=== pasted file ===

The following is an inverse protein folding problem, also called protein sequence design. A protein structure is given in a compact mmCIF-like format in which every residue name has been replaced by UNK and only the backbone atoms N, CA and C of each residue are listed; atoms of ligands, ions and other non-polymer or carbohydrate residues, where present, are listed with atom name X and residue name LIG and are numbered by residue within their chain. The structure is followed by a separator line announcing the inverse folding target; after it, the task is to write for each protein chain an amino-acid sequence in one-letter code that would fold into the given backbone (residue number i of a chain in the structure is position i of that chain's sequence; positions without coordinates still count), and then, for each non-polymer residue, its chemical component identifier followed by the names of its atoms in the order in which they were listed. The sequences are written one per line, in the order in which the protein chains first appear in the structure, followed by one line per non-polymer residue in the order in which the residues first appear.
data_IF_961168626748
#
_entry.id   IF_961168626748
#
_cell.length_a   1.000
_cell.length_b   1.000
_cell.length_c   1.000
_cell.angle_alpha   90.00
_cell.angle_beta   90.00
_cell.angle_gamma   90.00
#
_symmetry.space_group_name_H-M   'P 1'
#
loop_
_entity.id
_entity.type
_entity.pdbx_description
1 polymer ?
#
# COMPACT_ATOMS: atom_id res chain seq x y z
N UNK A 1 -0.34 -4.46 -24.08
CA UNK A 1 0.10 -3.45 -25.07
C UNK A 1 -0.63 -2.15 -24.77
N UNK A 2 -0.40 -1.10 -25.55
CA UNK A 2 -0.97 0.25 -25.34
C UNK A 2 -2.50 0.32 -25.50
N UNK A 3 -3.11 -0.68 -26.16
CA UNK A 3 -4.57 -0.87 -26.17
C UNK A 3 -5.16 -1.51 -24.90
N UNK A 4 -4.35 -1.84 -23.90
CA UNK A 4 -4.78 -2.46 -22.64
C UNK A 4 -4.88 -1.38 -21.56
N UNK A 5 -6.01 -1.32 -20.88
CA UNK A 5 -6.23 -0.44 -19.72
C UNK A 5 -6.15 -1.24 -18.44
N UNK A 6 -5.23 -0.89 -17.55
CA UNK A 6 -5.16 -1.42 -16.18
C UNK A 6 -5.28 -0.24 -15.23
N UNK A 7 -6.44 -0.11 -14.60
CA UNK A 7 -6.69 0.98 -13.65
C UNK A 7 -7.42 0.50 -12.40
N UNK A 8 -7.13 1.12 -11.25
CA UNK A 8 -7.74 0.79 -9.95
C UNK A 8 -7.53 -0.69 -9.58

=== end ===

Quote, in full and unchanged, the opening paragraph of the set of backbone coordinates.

The following is an inverse protein folding problem, also called protein sequence design. A protein structure is given in a compact mmCIF-like format in which every residue name has been replaced by UNK and only the backbone atoms N, CA and C of each residue are listed; atoms of ligands, ions and other non-polymer or carbohydrate residues, where present, are listed with atom name X and residue name LIG and are numbered by residue within their chain. The structure is followed by a separator line announcing the inverse folding target; after it, the task is to write for each protein chain an amino-acid sequence in one-letter code that would fold into the given backbone (residue number i of a chain in the structure is position i of that chain's sequence; positions without coordinates still count), and then, for each non-polymer residue, its chemical component identifier followed by the names of its atoms in the order in which they were listed. The sequences are written one per line, in the order in which the protein chains first appear in the structure, followed by one line per non-polymer residue in the order in which the residues first appear.